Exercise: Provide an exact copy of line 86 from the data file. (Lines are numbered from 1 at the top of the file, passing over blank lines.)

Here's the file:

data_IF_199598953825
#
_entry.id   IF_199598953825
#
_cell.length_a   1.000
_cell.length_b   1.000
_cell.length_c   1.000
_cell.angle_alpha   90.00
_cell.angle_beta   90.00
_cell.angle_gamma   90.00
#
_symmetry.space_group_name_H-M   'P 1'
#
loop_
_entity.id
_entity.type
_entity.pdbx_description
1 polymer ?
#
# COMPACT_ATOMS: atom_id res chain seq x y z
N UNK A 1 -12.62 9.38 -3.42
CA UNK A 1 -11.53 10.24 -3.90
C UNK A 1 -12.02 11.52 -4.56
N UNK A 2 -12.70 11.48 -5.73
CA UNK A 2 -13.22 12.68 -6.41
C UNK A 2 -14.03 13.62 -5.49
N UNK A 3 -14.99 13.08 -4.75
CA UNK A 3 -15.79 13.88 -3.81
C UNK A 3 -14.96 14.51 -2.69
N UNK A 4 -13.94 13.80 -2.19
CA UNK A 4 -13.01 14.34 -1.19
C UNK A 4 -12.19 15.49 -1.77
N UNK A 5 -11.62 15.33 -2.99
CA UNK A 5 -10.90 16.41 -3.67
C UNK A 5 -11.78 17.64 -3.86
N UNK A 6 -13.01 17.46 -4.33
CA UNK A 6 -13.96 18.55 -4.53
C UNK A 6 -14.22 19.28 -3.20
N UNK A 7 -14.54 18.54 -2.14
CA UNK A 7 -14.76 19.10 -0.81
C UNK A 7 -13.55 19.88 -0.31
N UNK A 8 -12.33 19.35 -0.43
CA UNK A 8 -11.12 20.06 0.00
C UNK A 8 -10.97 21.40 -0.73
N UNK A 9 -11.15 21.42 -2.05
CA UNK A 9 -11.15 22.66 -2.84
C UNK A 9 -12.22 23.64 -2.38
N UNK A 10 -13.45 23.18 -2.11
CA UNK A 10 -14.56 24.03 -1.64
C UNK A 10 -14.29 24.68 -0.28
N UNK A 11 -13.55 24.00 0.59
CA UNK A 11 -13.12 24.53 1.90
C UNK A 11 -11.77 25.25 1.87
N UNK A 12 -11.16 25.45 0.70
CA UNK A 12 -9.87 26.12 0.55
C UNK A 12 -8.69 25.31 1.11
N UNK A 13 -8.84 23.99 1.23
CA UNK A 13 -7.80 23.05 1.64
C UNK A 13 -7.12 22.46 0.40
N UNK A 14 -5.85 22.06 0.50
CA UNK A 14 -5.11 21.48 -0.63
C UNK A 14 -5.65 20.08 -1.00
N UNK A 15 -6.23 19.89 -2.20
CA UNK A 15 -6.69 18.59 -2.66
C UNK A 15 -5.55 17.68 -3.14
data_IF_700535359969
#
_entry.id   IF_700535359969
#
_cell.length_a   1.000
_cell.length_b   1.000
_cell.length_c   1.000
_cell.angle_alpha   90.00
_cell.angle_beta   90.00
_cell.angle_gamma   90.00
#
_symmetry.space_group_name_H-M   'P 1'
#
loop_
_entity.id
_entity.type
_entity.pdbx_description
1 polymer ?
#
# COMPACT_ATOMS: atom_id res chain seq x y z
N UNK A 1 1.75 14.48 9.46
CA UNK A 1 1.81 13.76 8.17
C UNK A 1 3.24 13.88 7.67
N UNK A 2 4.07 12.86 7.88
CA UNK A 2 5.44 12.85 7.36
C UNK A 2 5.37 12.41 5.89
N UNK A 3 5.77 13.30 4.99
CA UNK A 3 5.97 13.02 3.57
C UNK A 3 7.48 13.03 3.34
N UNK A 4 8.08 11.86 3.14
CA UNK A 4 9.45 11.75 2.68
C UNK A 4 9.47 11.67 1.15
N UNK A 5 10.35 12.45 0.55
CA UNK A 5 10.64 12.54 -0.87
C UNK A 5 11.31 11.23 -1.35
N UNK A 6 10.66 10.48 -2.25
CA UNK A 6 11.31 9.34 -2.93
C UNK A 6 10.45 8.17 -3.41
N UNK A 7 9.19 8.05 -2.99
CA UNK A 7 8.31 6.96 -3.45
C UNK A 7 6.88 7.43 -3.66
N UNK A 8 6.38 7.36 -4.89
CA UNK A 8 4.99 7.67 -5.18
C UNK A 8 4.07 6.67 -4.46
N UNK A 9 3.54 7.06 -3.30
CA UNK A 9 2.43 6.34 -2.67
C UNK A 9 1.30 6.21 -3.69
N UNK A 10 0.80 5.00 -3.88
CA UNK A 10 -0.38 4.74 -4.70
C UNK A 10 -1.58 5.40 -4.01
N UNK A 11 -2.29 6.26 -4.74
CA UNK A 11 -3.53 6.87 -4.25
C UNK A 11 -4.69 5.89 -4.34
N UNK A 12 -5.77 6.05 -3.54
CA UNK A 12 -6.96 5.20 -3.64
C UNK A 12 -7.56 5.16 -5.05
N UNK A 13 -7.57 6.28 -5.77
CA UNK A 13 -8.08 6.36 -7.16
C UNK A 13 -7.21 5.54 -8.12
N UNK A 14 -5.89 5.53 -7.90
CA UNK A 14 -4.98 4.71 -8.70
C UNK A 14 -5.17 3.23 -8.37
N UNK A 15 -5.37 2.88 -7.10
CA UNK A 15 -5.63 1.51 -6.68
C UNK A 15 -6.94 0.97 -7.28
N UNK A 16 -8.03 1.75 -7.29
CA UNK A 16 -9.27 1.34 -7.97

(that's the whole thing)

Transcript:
N UNK A 1 1.75 14.48 9.46